Much like Google, The Pirate Bay and isoHunt are search engines that aim to index information posted on the Internet and make it findable to their users.
Google’s YouTube shows even more similarities to torrent sites as it allows users to submit content, with the only difference being that YouTube actually hosts the uploaded files whereas torrent sites only link to content indirectly through .torrent files.
In the last year, three of the largest torrent sites – The Pirate Bay, Mininova and isoHunt – were all taken to court by copyright holders for assisting in copyright infringement, and all three sites lost their cases to some degree. Strangely enough Google has never said a word about these cases other than to distance themselves from The Pirate Bay team after they were sentenced.
Despite this attempt at demarcation, three Google employees are now in a very similar position as the aforementioned torrent site operators. An Italian court just handed out suspended jail sentences to three Google employees for ‘allowing’ users to upload a video that invaded the privacy of a third person.
The three employees were not aware of the upload before they were notified by the police, but they made it possible, much like they make it possible to upload copyrighted content. The similarities with torrent search engines are striking.
It is needless to say that Google is not amused by the court ruling. While the company kept its mouth shut in response to the legal actions surrounding the torrent search engines, they now speak of an attack on “the very principles of freedom on which the Internet is built.”
“Common sense dictates that only the person who films and uploads a video to a hosting platform could take the steps necessary to protect the privacy and obtain the consent of the people they are filming,” Google’s Matt Sucherman wrote in a blog post yesterday.
This response from Google does indeed seem logical, and we can easily apply the same reasoning to sites that index and host .torrent files. The operators of torrent sites and video sites can’t possibly verify and screen the content of all uploaded files. This is something the site’s users should be held accountable for.
This doesn’t mean of course that the site’s operators should ignore the law. The Pirate Bay for example has always been very responsive to requests from the police concerning illegal material linked to by the site. IsoHunt goes even further as it actively works together with copyright holders and Mininova even allowed copyright holders to prevent infringing torrents from being re-uploaded in the future.
According to Google such policies should be good enough to operate a site like YouTube without running into legal trouble.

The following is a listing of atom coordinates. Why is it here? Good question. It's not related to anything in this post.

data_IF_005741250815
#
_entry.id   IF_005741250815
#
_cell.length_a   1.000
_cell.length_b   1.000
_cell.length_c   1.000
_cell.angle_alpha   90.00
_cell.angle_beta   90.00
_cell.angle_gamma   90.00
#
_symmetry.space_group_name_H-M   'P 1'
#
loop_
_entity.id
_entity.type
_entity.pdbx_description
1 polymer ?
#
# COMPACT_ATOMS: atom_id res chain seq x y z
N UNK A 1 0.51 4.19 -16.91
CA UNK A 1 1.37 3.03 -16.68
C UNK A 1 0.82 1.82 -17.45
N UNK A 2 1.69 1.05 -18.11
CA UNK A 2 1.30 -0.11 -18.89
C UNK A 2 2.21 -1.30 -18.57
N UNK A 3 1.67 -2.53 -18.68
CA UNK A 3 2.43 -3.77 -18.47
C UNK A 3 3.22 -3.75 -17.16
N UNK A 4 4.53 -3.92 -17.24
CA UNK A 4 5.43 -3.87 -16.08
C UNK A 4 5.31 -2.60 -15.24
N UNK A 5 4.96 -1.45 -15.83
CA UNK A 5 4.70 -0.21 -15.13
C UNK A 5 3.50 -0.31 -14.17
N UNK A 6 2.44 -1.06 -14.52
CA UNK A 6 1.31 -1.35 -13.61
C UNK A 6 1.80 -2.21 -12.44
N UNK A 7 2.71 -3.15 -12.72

“European Union law was drafted specifically to give hosting providers a safe harbor from liability so long as they remove illegal content once they are notified of its existence. The belief, rightly in our opinion, was that a notice and take down regime of this kind would help creativity flourish and support free speech while protecting personal privacy,” Sucherman writes.
So here we have Google in a similar position as most torrent sites are in. Although the Italian verdict is outrageous the obvious upside is that unlike the torrent sites, Google has the financial power to successfully fight the verdict. According to former Pirate Bay spokesman Peter Sunde, Google got what it deserved.
“It’s good that someone takes on Google for a change. Let them take the heat for once – and let them make sure that other sites that they’ve previously had no problem filtering, that basically do the same as them, don’t end up in this shit the next time,” Sunde told TorrentFreak.
“I think it’s good that time has finally caught up Google. Maybe now we have a level playing field here. They have to take the fight as well. Previously they only said nice things about how important the Internet was, and then ignored all of the things going on. Even supporting them – China for instance,” he added.
“A big player like Google has the financial muscles to fight this thing. And we all know that Italy is just full of rules made by Berlusconi, for Berlusconi,” Sunde said, adding, “That fascist needs to go.”
Google has indeed committed itself, and said it “will vigorously appeal this decision.” The whole case revolves around the question of whether or not the operators of media portals and search engines should be held accountable for the actions of their users.
In recent months Italian courts have clearly answered positively to this question. They have opened the door for a nationwide block of file-sharing sites and with yesterday’s decision file and video hosting sites are not safe any longer either. So the next question is, can Google secure a safe haven for torrent sites?